The article, Learjet 85: Large Step Out of the Autoclave pertains to the topic of the new technologies of carbon fiber reinforced plastics (CFRPs) and different resin transfer injection (RTI) processes that have stemmed from an original Composite Liquid Molding (CLM) process. More specifically, the article talks about the newly found interest between these newly manufactured CFRPs and how they can be used to innovate the way aircraft structures are designed, as the aerospace industry continues to grow steadily. Many different forms of CLM processes have evolved since they initially were adopted as a widespread use for production in several marine, automotive, industry, and medicine composite applications from the early 60’s and 70’s . The author writes about a project that Bombardier has been developing and manufacturing for the past several years, the project is known as Learjet 85. Learjet 85 is a mid-sized business jet, and is the first aircraft with a fuselage and wing fabricated from composites formed from an evolved RTI process; on April 9th, 2014 Learjet 85 made its first flight [1,3].
Learjet 85 composite materials go through a few different processes of CLM in order to achieve the necessary volume fiber, lightweight, and key mechanical properties that engineers and manufactures desire for applications in the aerospace industry. The main difference between the various different methods of CLM is the use of an autoclave for the curing step during the fabrication process. The autoclave was previously required in order to properly develop and cure these composite materials with as little void density as possible, usually targeting a value of > 1%. Composites initially used in commercial aviation were prone to strength reducing voids that can form within the material, rendering them useless for wide spread use amongst commercial aircrafts . Bombardier has used a more modern RTI molding process in order to create their Learjet, this process replaces the autoclave with a simple conventional oven. The honeycomb composites found previously in aircrafts, are the result of the old in-autoclave process that is shown in Figure 1 (a). At the beginning of this process, the layers of carbon fiber are bonded to one another using an epoxy resin. Due to the fact that the carbon fiber layers must be bonded one at a time with the epoxy resin, this process tends to be time-consuming and very costly due to the autoclave curing step, such a machine can cost approximately $10m . Figure 1 (b) on the other hand shows us the emerging process known as the vacuum-assisted resin transfer molding (VaRTM) process.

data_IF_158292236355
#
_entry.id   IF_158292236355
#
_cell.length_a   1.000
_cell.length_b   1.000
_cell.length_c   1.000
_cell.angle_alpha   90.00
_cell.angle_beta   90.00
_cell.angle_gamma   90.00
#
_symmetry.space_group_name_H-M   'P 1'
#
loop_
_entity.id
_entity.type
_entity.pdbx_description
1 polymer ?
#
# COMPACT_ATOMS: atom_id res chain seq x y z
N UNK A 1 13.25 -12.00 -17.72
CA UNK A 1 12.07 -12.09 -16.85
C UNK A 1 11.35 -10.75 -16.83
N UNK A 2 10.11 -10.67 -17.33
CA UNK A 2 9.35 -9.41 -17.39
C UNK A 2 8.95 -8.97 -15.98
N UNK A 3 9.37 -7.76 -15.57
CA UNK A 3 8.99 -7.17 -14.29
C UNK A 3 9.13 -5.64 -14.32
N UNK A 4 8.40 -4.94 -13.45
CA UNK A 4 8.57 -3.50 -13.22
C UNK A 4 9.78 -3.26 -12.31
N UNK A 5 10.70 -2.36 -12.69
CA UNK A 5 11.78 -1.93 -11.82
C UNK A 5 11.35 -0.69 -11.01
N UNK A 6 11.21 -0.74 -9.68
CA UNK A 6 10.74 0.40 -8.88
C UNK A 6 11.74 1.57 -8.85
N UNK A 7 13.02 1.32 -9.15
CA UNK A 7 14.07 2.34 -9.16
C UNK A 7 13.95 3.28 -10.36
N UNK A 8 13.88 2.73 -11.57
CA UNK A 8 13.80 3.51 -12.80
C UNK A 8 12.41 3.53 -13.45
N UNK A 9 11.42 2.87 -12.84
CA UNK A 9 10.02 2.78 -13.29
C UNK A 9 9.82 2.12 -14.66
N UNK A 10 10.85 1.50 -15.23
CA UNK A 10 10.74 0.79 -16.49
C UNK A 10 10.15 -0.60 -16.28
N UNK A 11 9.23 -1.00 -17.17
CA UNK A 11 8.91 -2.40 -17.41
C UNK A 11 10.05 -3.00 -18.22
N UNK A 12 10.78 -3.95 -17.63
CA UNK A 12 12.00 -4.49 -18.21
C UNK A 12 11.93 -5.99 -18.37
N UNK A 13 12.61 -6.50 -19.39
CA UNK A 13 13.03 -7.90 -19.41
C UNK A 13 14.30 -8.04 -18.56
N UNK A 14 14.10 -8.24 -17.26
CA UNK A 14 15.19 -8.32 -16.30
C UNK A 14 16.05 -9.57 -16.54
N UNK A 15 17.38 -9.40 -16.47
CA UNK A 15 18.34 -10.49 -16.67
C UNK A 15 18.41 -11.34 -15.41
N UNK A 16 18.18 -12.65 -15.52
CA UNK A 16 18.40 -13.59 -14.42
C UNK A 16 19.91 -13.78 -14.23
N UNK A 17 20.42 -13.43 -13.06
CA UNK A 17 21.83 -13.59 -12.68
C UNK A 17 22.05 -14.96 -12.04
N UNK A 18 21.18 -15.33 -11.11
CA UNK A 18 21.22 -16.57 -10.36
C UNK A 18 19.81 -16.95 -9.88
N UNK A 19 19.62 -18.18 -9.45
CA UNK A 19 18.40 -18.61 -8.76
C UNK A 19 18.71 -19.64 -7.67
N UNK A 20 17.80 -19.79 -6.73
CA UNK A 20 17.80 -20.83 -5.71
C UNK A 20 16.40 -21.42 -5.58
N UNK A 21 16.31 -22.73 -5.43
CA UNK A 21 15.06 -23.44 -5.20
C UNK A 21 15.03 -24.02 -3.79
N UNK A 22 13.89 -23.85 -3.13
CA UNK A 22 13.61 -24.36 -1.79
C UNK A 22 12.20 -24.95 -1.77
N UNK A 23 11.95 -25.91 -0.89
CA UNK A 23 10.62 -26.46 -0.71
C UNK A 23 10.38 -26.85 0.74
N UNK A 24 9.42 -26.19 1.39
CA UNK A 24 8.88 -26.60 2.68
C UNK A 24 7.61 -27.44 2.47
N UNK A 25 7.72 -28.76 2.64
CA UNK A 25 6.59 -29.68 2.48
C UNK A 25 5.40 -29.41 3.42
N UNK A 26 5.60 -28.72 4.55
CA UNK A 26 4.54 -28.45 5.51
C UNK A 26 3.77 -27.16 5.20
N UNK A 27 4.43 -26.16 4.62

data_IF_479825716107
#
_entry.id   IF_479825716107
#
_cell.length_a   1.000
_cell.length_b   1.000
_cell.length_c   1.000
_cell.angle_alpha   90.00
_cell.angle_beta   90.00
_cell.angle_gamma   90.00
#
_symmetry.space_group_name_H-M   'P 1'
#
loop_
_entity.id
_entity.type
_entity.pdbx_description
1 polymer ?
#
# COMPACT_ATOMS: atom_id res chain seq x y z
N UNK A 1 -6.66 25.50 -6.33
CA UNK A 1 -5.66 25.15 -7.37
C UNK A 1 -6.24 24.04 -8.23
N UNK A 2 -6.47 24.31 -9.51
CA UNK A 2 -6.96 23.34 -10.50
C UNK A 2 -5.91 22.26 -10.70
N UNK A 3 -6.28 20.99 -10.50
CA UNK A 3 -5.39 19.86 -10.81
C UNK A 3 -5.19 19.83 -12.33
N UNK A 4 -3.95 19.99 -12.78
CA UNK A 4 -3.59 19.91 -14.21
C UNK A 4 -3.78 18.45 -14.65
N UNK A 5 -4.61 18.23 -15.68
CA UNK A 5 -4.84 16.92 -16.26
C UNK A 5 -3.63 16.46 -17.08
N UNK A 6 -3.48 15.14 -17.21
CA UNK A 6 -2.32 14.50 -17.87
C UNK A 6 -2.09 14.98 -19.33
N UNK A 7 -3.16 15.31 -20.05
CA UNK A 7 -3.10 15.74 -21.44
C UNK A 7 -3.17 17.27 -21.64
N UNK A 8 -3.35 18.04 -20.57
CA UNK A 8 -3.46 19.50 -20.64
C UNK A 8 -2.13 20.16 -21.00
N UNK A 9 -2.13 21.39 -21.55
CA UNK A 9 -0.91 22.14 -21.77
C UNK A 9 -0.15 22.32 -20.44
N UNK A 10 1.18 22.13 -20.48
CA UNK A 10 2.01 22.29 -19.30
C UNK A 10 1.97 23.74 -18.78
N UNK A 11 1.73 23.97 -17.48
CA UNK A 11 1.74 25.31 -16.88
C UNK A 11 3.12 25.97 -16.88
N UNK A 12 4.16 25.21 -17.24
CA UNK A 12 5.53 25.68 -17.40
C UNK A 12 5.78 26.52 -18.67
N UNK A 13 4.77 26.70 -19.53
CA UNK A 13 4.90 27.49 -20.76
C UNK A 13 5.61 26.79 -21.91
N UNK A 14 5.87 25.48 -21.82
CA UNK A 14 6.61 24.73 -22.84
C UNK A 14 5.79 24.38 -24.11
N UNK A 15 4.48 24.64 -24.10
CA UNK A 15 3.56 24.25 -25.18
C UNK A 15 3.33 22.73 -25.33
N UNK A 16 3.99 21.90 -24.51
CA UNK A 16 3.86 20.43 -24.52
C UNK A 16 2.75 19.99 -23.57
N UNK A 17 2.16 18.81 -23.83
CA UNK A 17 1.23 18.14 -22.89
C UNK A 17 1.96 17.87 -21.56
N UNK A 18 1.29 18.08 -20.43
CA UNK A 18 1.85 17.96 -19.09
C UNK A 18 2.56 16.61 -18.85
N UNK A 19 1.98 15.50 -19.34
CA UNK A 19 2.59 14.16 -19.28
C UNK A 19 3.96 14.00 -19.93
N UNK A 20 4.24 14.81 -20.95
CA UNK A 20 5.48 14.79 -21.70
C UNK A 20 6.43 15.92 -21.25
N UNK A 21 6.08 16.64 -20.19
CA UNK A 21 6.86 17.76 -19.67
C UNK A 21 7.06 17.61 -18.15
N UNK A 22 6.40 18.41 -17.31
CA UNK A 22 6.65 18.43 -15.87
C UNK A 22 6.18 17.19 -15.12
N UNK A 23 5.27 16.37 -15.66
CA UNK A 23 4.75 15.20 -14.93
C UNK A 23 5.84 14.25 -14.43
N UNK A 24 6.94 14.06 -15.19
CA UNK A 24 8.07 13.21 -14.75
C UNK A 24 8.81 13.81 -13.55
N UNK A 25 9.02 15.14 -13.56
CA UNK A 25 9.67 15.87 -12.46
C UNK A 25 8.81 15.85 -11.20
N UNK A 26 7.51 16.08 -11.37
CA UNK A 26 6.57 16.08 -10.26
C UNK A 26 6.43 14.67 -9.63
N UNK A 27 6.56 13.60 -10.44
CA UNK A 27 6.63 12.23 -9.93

This technique uses an out-of-autoclave (OOA) process in order for the composites to achieve the standard for the mechanical properties that are desired. OOA processes require that all the carbon fiber plies to be laid on top one another and then uses a pump to apply the epoxy resin rather than applying them both simultaneously. Since the VaRTM does not require an autoclave for the curing process, this is especially appealing to the aerospace industry due to the fact that not only are aerospace-sized autoclaves going to drive up tooling costs and slow down production efficiency, they can prove to be difficult to apply the appropriate amount of resin into the carbon fiber . However, it is not an easy task for VaRTM processes, Darcy’s Law allows us to take a few variables into account in order to determine the velocity at which we need to apply our resin in order to minimize voids within the structure and maximize our volume fiber percentage, typically in the range of 50-60%. (1)
Where u is fluid velocity (m/s), K is permeability (m^2), μ is fluid viscosity (Pa‧s) and∇P is pressure gradient (Pa/m) . Proper resin impregnation is crucial in order to achieve the targeted mechanical properties. Once the resin is impregnated into the composite structure, instead